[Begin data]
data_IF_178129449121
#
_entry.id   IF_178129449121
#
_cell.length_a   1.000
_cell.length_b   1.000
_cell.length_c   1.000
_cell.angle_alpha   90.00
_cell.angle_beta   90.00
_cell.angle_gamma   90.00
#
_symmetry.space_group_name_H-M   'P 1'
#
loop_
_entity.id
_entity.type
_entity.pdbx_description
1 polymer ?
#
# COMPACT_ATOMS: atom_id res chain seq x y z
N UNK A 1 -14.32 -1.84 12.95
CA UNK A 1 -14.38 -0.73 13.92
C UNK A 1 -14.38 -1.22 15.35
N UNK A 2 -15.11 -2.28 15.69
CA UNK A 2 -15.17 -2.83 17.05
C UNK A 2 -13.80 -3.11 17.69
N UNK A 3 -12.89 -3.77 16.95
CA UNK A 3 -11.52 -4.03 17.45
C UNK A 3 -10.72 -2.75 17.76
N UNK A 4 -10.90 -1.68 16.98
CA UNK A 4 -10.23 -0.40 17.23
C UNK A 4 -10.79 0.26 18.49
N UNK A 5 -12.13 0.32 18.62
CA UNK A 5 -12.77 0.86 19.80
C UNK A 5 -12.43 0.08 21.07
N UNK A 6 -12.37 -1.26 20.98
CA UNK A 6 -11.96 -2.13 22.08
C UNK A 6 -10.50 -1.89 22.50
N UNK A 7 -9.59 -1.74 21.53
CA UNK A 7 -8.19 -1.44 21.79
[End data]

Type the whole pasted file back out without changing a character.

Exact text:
data_IF_178129449121
#
_entry.id   IF_178129449121
#
_cell.length_a   1.000
_cell.length_b   1.000
_cell.length_c   1.000
_cell.angle_alpha   90.00
_cell.angle_beta   90.00
_cell.angle_gamma   90.00
#
_symmetry.space_group_name_H-M   'P 1'
#
loop_
_entity.id
_entity.type
_entity.pdbx_description
1 polymer ?
#
# COMPACT_ATOMS: atom_id res chain seq x y z
N UNK A 1 -14.32 -1.84 12.95
CA UNK A 1 -14.38 -0.73 13.92
C UNK A 1 -14.38 -1.22 15.35
N UNK A 2 -15.11 -2.28 15.69
CA UNK A 2 -15.17 -2.83 17.05
C UNK A 2 -13.80 -3.11 17.69
N UNK A 3 -12.89 -3.77 16.95
CA UNK A 3 -11.52 -4.03 17.45
C UNK A 3 -10.72 -2.75 17.76
N UNK A 4 -10.90 -1.68 16.98
CA UNK A 4 -10.23 -0.40 17.23
C UNK A 4 -10.79 0.26 18.49
N UNK A 5 -12.13 0.32 18.62
CA UNK A 5 -12.77 0.86 19.80
C UNK A 5 -12.43 0.08 21.07
N UNK A 6 -12.37 -1.26 20.98
CA UNK A 6 -11.96 -2.13 22.08
C UNK A 6 -10.50 -1.89 22.50
N UNK A 7 -9.59 -1.74 21.53
CA UNK A 7 -8.19 -1.44 21.79